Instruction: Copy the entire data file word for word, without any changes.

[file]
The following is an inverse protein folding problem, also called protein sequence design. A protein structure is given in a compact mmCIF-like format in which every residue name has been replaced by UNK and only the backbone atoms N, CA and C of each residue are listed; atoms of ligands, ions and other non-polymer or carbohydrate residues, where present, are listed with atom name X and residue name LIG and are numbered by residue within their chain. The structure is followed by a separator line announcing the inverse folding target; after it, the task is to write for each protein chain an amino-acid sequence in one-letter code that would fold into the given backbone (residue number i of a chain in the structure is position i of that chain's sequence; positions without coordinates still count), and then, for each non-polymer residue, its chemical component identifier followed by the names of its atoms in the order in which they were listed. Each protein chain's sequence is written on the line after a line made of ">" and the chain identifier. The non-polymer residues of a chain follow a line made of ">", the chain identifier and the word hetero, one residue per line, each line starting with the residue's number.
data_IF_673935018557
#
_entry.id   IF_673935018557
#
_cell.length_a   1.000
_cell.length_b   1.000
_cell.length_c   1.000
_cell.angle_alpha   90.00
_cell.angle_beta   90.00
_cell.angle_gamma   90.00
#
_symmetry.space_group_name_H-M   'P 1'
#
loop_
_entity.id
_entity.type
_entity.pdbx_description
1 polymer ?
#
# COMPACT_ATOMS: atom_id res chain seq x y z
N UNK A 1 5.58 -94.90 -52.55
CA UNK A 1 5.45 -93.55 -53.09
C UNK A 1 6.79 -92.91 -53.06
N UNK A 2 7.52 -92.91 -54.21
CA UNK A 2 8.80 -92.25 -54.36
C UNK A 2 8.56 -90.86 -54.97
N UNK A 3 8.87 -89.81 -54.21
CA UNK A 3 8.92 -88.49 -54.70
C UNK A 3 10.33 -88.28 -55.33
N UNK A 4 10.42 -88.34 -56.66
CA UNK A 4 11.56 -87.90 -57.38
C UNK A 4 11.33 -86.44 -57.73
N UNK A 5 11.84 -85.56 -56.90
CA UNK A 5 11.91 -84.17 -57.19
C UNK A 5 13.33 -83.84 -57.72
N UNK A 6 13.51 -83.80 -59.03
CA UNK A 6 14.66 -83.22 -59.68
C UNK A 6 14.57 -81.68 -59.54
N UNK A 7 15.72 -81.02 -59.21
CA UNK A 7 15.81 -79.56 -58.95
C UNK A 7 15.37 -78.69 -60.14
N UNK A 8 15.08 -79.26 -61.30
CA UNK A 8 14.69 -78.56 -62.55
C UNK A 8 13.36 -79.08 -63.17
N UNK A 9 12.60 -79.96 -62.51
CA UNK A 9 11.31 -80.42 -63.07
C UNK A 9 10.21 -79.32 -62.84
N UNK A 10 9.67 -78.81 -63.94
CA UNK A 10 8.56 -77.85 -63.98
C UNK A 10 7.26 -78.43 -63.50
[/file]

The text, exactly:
The following is an inverse protein folding problem, also called protein sequence design. A protein structure is given in a compact mmCIF-like format in which every residue name has been replaced by UNK and only the backbone atoms N, CA and C of each residue are listed; atoms of ligands, ions and other non-polymer or carbohydrate residues, where present, are listed with atom name X and residue name LIG and are numbered by residue within their chain. The structure is followed by a separator line announcing the inverse folding target; after it, the task is to write for each protein chain an amino-acid sequence in one-letter code that would fold into the given backbone (residue number i of a chain in the structure is position i of that chain's sequence; positions without coordinates still count), and then, for each non-polymer residue, its chemical component identifier followed by the names of its atoms in the order in which they were listed. Each protein chain's sequence is written on the line after a line made of ">" and the chain identifier. The non-polymer residues of a chain follow a line made of ">", the chain identifier and the word hetero, one residue per line, each line starting with the residue's number.
data_IF_673935018557
#
_entry.id   IF_673935018557
#
_cell.length_a   1.000
_cell.length_b   1.000
_cell.length_c   1.000
_cell.angle_alpha   90.00
_cell.angle_beta   90.00
_cell.angle_gamma   90.00
#
_symmetry.space_group_name_H-M   'P 1'
#
loop_
_entity.id
_entity.type
_entity.pdbx_description
1 polymer ?
#
# COMPACT_ATOMS: atom_id res chain seq x y z
N UNK A 1 5.58 -94.90 -52.55
CA UNK A 1 5.45 -93.55 -53.09
C UNK A 1 6.79 -92.91 -53.06
N UNK A 2 7.52 -92.91 -54.21
CA UNK A 2 8.80 -92.25 -54.36
C UNK A 2 8.56 -90.86 -54.97
N UNK A 3 8.87 -89.81 -54.21
CA UNK A 3 8.92 -88.49 -54.70
C UNK A 3 10.33 -88.28 -55.33
N UNK A 4 10.42 -88.34 -56.66
CA UNK A 4 11.56 -87.90 -57.38
C UNK A 4 11.33 -86.44 -57.73
N UNK A 5 11.84 -85.56 -56.90
CA UNK A 5 11.91 -84.17 -57.19
C UNK A 5 13.33 -83.84 -57.72
N UNK A 6 13.51 -83.80 -59.03
CA UNK A 6 14.66 -83.22 -59.68
C UNK A 6 14.57 -81.68 -59.54
N UNK A 7 15.72 -81.02 -59.21
CA UNK A 7 15.81 -79.56 -58.95
C UNK A 7 15.37 -78.69 -60.14
N UNK A 8 15.08 -79.26 -61.30
CA UNK A 8 14.69 -78.56 -62.55
C UNK A 8 13.36 -79.08 -63.17
N UNK A 9 12.60 -79.96 -62.51
CA UNK A 9 11.31 -80.42 -63.07
C UNK A 9 10.21 -79.32 -62.84
N UNK A 10 9.67 -78.81 -63.94
CA UNK A 10 8.56 -77.85 -63.98
C UNK A 10 7.26 -78.43 -63.50